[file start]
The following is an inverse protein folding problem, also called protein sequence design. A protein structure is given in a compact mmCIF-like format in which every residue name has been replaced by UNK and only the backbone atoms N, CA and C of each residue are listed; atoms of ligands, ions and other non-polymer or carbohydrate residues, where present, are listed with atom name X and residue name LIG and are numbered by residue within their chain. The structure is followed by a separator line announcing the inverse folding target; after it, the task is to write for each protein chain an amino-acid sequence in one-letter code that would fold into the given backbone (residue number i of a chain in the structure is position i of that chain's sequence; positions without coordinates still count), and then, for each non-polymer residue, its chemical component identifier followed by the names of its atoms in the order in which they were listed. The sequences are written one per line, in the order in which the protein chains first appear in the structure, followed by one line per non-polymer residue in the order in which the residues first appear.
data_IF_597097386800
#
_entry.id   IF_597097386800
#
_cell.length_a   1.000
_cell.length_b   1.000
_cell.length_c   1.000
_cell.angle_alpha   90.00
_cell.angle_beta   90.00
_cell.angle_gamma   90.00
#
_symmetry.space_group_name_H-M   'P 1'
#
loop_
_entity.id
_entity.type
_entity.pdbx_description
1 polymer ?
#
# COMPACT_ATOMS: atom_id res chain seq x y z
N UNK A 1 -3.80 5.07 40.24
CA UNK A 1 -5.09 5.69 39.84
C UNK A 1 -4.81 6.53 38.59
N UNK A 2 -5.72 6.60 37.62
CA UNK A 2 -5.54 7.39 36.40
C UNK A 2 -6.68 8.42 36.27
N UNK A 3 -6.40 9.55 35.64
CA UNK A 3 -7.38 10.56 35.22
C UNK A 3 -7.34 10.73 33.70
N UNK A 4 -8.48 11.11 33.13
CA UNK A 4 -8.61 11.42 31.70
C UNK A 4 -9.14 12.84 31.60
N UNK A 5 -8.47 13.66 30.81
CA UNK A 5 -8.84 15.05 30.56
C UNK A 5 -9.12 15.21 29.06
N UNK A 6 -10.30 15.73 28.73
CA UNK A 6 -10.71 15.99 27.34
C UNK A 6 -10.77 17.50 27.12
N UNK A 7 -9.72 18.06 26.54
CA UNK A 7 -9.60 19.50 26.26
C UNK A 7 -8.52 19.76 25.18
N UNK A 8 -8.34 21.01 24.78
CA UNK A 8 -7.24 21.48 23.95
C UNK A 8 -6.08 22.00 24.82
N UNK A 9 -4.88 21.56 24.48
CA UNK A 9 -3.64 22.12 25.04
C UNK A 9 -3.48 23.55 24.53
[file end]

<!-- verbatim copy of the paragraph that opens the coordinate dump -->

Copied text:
The following is an inverse protein folding problem, also called protein sequence design. A protein structure is given in a compact mmCIF-like format in which every residue name has been replaced by UNK and only the backbone atoms N, CA and C of each residue are listed; atoms of ligands, ions and other non-polymer or carbohydrate residues, where present, are listed with atom name X and residue name LIG and are numbered by residue within their chain. The structure is followed by a separator line announcing the inverse folding target; after it, the task is to write for each protein chain an amino-acid sequence in one-letter code that would fold into the given backbone (residue number i of a chain in the structure is position i of that chain's sequence; positions without coordinates still count), and then, for each non-polymer residue, its chemical component identifier followed by the names of its atoms in the order in which they were listed. The sequences are written one per line, in the order in which the protein chains first appear in the structure, followed by one line per non-polymer residue in the order in which the residues first appear.